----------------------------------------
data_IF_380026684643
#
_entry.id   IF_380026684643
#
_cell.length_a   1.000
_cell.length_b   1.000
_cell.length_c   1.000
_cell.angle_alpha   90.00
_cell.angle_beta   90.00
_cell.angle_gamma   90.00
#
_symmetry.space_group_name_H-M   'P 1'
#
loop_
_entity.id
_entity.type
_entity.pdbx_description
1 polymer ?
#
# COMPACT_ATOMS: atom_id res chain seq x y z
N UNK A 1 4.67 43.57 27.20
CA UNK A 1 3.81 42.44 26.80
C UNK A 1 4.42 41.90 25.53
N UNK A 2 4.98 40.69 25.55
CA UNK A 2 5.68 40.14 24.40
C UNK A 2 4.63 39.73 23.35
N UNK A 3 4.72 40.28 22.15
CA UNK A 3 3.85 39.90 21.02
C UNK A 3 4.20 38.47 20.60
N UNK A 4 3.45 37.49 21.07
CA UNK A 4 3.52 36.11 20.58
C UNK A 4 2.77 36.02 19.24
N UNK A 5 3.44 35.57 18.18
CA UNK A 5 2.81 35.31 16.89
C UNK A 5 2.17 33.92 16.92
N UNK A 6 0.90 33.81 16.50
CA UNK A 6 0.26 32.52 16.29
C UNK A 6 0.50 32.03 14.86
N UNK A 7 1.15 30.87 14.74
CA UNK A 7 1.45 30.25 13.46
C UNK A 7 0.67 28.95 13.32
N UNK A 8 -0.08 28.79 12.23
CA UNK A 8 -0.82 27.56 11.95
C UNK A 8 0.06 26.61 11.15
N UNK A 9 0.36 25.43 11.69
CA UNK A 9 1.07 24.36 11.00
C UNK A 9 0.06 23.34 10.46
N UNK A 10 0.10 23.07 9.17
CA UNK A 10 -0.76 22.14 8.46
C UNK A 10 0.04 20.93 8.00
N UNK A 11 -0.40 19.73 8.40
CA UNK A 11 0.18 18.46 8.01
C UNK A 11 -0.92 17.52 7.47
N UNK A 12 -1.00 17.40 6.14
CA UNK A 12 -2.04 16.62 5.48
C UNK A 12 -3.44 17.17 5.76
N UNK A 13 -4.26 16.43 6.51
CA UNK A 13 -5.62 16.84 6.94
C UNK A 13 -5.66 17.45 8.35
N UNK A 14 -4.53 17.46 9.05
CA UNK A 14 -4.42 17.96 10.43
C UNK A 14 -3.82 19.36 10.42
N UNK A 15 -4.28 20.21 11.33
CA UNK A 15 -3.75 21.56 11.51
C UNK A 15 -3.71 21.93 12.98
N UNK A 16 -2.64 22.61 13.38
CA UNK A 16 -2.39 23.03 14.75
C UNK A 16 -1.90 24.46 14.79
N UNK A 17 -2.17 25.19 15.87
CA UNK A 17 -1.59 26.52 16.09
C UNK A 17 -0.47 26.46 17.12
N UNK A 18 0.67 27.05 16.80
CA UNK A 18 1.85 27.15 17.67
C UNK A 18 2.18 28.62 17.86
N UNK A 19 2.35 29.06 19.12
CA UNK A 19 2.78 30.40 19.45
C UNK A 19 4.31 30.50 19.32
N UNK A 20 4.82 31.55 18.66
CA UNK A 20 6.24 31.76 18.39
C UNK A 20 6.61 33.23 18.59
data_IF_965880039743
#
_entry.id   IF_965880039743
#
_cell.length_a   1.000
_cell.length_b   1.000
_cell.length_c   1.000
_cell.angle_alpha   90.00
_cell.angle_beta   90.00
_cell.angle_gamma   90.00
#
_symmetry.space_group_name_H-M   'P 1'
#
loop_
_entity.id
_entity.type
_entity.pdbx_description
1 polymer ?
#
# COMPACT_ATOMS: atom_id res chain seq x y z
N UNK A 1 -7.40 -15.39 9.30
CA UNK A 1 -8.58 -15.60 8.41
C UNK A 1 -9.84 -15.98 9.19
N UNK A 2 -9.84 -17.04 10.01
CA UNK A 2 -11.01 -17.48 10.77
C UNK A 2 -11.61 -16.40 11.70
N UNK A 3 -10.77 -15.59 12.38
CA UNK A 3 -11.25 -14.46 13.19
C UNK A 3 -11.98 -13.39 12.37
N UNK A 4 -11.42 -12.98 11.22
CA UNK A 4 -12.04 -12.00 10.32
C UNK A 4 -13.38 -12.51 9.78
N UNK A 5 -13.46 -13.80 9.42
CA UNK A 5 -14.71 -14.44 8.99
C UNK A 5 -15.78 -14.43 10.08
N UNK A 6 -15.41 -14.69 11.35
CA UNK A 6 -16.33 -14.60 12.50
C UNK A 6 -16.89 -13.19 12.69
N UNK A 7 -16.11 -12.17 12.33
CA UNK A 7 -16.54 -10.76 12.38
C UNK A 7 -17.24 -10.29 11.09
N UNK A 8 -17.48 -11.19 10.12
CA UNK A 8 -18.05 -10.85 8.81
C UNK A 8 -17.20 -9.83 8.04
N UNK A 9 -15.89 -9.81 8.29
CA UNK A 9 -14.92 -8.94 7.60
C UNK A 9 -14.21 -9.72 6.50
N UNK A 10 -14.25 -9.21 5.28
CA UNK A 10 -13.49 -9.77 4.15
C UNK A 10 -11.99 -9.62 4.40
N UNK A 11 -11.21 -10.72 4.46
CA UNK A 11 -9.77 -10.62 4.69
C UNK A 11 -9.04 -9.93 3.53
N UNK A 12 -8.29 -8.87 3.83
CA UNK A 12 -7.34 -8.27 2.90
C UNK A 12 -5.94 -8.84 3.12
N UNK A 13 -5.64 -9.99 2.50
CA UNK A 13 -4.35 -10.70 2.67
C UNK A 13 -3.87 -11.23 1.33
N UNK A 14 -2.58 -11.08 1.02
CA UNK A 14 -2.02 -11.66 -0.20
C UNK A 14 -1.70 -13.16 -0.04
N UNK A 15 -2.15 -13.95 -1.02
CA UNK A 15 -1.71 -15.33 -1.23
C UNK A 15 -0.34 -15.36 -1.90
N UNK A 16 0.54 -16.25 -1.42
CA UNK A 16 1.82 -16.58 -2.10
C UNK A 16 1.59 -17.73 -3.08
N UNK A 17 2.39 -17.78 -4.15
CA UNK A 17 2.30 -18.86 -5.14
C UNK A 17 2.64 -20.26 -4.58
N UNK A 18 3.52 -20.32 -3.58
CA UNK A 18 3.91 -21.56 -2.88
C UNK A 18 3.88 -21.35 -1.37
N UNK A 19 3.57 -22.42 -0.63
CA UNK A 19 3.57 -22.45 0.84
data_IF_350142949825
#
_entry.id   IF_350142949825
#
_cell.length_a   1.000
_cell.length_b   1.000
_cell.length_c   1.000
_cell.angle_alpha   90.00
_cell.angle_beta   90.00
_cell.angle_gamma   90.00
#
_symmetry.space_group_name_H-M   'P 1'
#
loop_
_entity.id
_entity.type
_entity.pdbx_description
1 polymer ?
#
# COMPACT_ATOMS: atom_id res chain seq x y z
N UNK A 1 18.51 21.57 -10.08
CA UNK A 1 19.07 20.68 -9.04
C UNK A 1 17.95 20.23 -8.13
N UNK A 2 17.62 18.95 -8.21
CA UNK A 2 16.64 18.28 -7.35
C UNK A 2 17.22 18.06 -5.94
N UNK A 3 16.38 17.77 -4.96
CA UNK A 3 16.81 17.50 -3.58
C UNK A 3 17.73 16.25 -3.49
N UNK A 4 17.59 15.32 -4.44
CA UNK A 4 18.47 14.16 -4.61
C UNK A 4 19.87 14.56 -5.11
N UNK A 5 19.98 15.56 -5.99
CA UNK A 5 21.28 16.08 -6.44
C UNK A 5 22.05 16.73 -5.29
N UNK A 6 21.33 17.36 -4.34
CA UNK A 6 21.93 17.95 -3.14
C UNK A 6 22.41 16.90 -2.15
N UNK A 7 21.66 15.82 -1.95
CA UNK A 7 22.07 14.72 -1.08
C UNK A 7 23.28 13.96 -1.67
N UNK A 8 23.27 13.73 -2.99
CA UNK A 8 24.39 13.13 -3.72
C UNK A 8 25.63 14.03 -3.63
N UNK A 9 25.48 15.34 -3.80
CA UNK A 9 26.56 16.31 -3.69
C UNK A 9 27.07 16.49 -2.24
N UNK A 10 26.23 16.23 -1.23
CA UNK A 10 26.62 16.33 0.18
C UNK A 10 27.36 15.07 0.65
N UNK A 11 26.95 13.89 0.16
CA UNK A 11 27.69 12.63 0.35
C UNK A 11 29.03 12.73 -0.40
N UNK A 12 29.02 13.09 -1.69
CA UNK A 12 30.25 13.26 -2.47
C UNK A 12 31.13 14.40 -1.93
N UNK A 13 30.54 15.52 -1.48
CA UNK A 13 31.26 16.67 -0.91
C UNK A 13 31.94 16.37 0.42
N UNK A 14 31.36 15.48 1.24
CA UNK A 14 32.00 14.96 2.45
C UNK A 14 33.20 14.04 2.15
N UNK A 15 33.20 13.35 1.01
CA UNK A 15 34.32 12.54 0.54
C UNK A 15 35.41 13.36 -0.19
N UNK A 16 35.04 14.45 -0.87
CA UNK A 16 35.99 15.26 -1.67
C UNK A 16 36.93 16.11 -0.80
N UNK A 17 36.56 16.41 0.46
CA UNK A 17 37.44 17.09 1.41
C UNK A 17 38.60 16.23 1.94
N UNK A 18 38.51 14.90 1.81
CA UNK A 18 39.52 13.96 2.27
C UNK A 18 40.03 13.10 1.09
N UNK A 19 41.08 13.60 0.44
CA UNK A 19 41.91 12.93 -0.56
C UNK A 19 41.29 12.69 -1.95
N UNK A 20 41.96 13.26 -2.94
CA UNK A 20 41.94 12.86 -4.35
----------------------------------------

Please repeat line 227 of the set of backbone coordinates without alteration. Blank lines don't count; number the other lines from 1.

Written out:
C UNK A 17 38.60 16.23 1.94